Layer 3 Switching

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The major difference between a router and an L3 switch is that packet switching in a router is done in software by microprocessor-based engines, whereas packet switching in an L3 switch is done in hardware by specific Application Specific Integrated Circuits (ASICs).

Layer 2 switches operate well with reasonably sized broadcast domains/VLANs. The routing between the broadcast domain/VLANs can be addressed via a “router on a stick”. With a Layer 3 switch however, one can utilize inter-vlan routing on the backplane itself.

Routers are typically slower than switches because they perform their lookups in software, unlike switches where the lookup is hardware based. Layer 2 switches operate only on the Ethernet MAC frame. Because of this, we can have a well-defined forwarding algorithm which can be implemented on the silicon. To extend the algorithm to Layer 3 protocols is challenging & not easy, because the forwarding decision in such protocols is typically more complex than that of Layer 2. What further complicates the building of a hardware forwarding engine is IP option processing. This by its very nature causes the length of the IP header to vary. To design this processing into silicon is complex, & even excessive as these options are often under-utilized, if at all, in the IP packets. Lastly, there are multiple Layer 3 routable protocols such as IP, IPX, AppleTalk, even though IP is the dominant one by quite a margin.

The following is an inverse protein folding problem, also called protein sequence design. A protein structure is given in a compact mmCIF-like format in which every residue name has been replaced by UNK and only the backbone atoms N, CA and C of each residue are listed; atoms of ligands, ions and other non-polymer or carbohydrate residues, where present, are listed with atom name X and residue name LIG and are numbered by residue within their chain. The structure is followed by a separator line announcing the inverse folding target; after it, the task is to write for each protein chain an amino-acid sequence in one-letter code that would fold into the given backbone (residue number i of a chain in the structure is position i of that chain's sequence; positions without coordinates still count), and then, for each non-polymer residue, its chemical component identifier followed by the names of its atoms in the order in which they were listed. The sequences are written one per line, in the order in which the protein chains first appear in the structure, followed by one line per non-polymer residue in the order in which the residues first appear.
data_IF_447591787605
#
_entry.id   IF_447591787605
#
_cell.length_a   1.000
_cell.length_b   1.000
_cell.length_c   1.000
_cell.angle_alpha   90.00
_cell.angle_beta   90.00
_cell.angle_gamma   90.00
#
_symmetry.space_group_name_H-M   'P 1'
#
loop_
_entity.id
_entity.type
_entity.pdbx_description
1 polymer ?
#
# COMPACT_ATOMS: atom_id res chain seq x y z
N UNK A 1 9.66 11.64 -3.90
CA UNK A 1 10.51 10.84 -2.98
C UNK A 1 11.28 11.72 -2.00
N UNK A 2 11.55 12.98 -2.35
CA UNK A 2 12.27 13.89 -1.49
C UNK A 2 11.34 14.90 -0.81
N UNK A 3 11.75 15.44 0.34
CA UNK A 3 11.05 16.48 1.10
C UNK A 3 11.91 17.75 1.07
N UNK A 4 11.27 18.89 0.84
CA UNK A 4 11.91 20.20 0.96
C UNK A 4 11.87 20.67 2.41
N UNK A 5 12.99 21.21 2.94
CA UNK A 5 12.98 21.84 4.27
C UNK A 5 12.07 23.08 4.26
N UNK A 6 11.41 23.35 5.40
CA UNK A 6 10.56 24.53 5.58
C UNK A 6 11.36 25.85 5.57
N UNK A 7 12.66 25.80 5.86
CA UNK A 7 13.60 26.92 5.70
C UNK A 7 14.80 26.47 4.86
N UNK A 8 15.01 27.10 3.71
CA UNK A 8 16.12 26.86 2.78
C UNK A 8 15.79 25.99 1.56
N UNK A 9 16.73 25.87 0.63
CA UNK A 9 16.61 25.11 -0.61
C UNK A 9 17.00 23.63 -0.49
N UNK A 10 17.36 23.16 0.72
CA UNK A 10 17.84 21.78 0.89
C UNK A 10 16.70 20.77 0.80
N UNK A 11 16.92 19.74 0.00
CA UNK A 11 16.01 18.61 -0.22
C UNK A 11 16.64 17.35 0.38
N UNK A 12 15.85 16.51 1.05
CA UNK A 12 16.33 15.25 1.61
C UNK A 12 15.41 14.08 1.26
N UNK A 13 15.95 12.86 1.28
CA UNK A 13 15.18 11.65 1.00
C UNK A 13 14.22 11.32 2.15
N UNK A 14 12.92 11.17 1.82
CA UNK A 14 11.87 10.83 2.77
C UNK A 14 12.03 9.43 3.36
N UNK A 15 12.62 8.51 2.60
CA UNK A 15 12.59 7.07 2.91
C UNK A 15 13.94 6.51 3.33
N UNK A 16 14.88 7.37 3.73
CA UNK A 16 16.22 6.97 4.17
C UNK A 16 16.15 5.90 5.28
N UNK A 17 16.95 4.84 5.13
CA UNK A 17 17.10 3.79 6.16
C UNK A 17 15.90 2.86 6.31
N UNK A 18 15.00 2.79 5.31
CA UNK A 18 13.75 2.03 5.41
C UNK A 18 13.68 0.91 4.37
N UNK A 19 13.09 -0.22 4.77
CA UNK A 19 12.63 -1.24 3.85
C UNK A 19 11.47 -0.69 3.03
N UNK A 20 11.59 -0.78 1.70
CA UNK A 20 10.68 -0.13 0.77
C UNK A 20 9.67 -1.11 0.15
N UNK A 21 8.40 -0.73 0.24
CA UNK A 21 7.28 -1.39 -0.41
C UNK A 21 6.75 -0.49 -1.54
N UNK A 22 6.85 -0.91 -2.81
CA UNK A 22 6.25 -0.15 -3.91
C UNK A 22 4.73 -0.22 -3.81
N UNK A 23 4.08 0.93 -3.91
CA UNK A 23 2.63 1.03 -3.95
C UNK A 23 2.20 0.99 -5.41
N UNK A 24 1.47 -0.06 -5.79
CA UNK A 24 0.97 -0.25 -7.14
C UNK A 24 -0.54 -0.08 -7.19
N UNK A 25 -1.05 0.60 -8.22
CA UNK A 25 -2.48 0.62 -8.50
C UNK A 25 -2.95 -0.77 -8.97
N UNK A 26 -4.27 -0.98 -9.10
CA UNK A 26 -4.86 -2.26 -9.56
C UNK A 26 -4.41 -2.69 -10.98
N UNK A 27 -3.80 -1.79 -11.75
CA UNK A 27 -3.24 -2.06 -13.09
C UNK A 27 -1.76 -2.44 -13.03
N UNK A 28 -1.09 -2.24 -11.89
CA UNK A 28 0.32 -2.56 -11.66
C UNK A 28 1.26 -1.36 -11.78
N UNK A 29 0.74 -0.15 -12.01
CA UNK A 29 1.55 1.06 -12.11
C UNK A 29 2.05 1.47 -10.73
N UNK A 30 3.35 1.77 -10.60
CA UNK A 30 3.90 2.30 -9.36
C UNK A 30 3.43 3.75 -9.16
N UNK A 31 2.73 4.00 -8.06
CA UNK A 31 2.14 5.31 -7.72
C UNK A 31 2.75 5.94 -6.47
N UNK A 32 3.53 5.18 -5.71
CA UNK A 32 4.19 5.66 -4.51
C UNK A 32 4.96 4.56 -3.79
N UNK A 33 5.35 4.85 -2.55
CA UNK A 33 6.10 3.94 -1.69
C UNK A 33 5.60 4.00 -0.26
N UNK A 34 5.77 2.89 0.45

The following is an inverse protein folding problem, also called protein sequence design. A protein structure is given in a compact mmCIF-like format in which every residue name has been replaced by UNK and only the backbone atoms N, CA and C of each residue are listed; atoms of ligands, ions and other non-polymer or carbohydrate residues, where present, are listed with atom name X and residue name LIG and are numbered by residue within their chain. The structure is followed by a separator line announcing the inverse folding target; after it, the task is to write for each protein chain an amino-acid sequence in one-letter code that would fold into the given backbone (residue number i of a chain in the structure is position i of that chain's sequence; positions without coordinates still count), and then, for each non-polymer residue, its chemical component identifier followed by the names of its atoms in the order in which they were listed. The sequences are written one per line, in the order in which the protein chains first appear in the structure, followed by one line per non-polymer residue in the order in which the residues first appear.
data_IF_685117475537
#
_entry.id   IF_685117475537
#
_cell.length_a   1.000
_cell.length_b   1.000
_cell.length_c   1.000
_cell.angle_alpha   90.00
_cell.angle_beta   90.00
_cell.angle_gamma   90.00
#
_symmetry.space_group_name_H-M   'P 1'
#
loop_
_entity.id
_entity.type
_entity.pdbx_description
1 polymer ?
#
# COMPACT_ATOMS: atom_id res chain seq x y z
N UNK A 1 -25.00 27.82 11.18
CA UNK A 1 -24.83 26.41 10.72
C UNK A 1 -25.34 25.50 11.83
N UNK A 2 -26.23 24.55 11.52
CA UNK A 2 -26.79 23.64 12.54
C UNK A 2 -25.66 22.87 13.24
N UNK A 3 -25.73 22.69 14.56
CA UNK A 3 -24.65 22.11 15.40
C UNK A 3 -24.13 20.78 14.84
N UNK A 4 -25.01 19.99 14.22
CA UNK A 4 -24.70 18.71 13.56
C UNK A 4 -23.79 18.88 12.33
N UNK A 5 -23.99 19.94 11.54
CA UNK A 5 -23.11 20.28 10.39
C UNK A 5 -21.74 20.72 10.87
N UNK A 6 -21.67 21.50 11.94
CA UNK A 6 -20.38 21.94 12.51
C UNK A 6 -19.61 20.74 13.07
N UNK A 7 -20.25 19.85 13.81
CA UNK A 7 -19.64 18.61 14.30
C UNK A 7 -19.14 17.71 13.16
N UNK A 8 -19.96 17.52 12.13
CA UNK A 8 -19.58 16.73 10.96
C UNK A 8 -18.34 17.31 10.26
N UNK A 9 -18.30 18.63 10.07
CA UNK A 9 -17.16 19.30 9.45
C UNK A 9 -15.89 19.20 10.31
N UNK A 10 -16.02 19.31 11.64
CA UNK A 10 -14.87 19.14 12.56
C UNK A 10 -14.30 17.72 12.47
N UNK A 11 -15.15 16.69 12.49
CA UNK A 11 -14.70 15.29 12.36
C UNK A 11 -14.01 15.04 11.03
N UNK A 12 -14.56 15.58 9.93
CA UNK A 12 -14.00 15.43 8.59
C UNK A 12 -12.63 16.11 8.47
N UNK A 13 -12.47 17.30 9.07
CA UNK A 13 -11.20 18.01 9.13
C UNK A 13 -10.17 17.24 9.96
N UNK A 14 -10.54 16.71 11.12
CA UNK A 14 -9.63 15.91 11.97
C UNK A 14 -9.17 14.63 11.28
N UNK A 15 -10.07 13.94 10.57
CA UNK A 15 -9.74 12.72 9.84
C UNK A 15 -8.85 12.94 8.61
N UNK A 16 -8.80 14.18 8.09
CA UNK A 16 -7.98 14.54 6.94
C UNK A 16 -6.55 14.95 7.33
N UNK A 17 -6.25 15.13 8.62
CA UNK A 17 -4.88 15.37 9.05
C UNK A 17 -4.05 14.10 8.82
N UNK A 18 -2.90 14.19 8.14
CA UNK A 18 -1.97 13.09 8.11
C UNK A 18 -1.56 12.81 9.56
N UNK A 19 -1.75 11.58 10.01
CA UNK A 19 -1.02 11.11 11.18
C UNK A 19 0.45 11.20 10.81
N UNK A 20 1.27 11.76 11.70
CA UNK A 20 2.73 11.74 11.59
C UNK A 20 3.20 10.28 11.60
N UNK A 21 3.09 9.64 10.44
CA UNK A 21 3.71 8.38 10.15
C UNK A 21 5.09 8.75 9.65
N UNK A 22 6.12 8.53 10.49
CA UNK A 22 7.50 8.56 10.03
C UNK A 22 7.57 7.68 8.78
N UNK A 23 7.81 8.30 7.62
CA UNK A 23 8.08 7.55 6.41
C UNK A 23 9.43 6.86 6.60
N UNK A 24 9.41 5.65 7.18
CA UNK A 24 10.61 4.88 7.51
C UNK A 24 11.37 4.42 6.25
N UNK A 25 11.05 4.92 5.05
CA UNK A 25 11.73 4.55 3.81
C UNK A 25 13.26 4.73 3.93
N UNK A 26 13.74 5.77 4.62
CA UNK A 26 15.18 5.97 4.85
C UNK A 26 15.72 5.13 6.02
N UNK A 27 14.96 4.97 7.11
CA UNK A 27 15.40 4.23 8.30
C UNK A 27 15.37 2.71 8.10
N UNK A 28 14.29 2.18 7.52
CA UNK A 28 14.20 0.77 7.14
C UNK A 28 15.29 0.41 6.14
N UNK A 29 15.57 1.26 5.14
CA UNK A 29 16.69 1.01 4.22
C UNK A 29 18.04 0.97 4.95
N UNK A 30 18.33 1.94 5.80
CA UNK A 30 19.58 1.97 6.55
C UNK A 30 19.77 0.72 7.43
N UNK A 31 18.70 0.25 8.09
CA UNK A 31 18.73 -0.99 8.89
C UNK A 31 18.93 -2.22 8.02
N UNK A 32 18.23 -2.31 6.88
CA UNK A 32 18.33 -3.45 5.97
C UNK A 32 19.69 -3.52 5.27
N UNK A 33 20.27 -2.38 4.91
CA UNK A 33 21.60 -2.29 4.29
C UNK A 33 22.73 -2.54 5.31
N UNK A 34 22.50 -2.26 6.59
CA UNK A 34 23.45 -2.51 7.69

In the end, the typical compromise is that you get a backplane where the most common (fast path) forwarding decisions are designed into the silicon, whereas the others are handled typically by the CPU. (Because of IP’s dominance) the Layer 3 switches perform “IP” switching at the hardware level and “bridges” the other Layer 3 protocols at Layer 2.

Thus, Layer 3 switches are routers with fast forwarding done in hardware. IP forwarding typically involves a route lookup, decrementing TTL count & recalculating checksum. The frame is then forwarded with the suitable MAC header to the required egress port. All three of the aforementioned (Lookups, decrementing  TTL, recalculating checksum) can be implemented in hardware. This effectively, gives you your Layer 3 switch.

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